Author Topic: The Auto Loan Bubble  (Read 7548 times)

Offline David in MN

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The Auto Loan Bubble
« on: September 07, 2017, 03:39:05 PM »
Coming from the Mortgage Deduction thread, I'm starting an auto loan bubble thread.

The details...

Auto loans are now lasting upwards of 8 years. That means a vehicle is frequently underwater for 4/5 years! Yikes. The solution has been to roll the loan from the previous vehicle into the next one. So instead of buying a new car for $30k people are buying a $30k car for $40k including $10k leftover from the previous car.

It's worrisome.

In its recent call GM admitted to over 100 days of supply. For those who don't know the industry 60 days of supply is pretty normal. 100 days is disaster. In short, GM isn't selling new cars.

Love to hear others' thoughts.

Offline Carl

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Re: The Auto Loan Bubble
« Reply #1 on: September 07, 2017, 03:59:35 PM »
  I have owned many autos in my life,but none of them owned me....I have NEVER owned a new auto,even my current car is a 2005 .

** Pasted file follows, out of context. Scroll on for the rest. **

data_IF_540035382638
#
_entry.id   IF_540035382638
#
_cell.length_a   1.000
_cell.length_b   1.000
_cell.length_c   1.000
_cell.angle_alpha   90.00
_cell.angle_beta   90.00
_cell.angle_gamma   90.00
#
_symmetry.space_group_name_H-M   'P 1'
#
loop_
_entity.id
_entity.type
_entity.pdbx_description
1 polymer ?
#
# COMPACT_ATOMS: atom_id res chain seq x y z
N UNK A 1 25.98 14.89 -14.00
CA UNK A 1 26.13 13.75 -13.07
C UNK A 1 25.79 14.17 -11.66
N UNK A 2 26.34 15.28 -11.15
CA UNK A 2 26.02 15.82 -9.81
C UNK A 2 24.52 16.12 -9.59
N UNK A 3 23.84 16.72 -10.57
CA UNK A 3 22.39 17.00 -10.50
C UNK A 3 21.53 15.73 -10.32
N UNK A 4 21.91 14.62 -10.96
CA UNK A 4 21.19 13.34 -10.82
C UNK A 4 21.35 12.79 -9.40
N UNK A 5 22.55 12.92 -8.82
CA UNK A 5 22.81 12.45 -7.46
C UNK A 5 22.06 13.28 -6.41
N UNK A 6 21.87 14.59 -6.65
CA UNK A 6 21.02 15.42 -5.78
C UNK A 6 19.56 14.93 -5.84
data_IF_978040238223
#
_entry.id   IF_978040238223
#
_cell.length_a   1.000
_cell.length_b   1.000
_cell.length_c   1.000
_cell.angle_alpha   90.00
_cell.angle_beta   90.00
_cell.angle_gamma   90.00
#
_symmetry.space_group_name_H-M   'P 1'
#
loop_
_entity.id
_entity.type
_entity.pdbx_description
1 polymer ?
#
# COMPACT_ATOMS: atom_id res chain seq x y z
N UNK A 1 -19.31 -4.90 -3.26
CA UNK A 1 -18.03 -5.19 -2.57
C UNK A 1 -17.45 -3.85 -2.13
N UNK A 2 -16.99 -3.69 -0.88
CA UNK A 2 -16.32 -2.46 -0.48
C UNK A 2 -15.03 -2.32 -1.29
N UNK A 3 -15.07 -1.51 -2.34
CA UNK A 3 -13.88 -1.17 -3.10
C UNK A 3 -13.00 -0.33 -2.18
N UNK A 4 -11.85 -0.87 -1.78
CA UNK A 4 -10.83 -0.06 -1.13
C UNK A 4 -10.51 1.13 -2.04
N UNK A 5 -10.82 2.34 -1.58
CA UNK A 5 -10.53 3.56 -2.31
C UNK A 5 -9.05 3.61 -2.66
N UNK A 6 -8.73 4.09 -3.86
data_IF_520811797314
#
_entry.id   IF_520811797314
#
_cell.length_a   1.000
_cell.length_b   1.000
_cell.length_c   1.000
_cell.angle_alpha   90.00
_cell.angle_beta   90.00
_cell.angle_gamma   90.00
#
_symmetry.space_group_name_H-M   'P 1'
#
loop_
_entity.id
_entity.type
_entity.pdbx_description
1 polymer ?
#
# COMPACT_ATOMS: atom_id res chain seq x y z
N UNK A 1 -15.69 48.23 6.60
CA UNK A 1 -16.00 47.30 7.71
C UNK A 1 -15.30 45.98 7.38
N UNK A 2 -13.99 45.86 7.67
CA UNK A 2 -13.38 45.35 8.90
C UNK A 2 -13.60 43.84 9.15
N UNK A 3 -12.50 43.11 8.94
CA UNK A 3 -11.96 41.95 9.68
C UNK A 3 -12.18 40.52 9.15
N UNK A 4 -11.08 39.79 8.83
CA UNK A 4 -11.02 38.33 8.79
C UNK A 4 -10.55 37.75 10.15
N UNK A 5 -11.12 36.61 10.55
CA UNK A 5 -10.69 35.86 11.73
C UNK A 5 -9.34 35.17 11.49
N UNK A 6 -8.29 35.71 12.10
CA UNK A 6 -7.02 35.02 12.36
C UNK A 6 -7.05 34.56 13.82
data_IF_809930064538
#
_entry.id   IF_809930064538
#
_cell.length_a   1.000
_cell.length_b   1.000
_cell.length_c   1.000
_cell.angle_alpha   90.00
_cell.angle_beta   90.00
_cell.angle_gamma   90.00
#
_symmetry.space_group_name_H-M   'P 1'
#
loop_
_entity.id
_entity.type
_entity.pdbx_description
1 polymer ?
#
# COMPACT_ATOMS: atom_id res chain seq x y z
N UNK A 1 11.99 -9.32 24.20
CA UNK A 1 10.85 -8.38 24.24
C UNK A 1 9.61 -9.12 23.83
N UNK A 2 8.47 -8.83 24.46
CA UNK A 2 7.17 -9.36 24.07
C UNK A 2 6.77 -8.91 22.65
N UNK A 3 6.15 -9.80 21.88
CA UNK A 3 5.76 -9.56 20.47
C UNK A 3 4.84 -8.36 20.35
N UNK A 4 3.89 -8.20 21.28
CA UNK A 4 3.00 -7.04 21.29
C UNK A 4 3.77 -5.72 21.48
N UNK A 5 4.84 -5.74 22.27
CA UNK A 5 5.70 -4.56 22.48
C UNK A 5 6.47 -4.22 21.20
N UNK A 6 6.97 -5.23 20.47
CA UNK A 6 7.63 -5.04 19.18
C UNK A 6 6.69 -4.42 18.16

Offline Smurf Hunter

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Re: The Auto Loan Bubble
« Reply #2 on: September 07, 2017, 04:27:27 PM »
I just rolled 33 miles on Tuesday (pardon the computer science joke):


I don't drive a lot.  Got that car used w/ 88k, and it took me 18 months to drive another 12k.  The previous owner was a grandmother who dutifully kept service records and swore she never got to 80mph.
Sorry GM, but I'm not in the market for a long while...
And last night outside a convenience store, some sketchy middle easterners asked me how much I wanted to sell it for.

If you have a clue, and aren't completely superficial you will realize that even lower end modern cars can last a considerably long time.  If you take care of a Corolla or Civic, it'll happily run 250K and more.
It will look rough and have outdated technology gizmos, but will continue to get you places.

With so many viable options, I cannot understand why someone would kick their own butt financing a car they couldn't really afford.


Offline Smurf Hunter

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Re: The Auto Loan Bubble
« Reply #3 on: September 07, 2017, 04:37:16 PM »
Coming from the Mortgage Deduction thread, I'm starting an auto loan bubble thread.

The details...

Auto loans are now lasting upwards of 8 years. That means a vehicle is frequently underwater for 4/5 years! Yikes. The solution has been to roll the loan from the previous vehicle into the next one. So instead of buying a new car for $30k people are buying a $30k car for $40k including $10k leftover from the previous car.

It's worrisome.

In its recent call GM admitted to over 100 days of supply. For those who don't know the industry 60 days of supply is pretty normal. 100 days is disaster. In short, GM isn't selling new cars.

Love to hear others' thoughts.

Less about me, and more to your OP, this is a feedback cycle.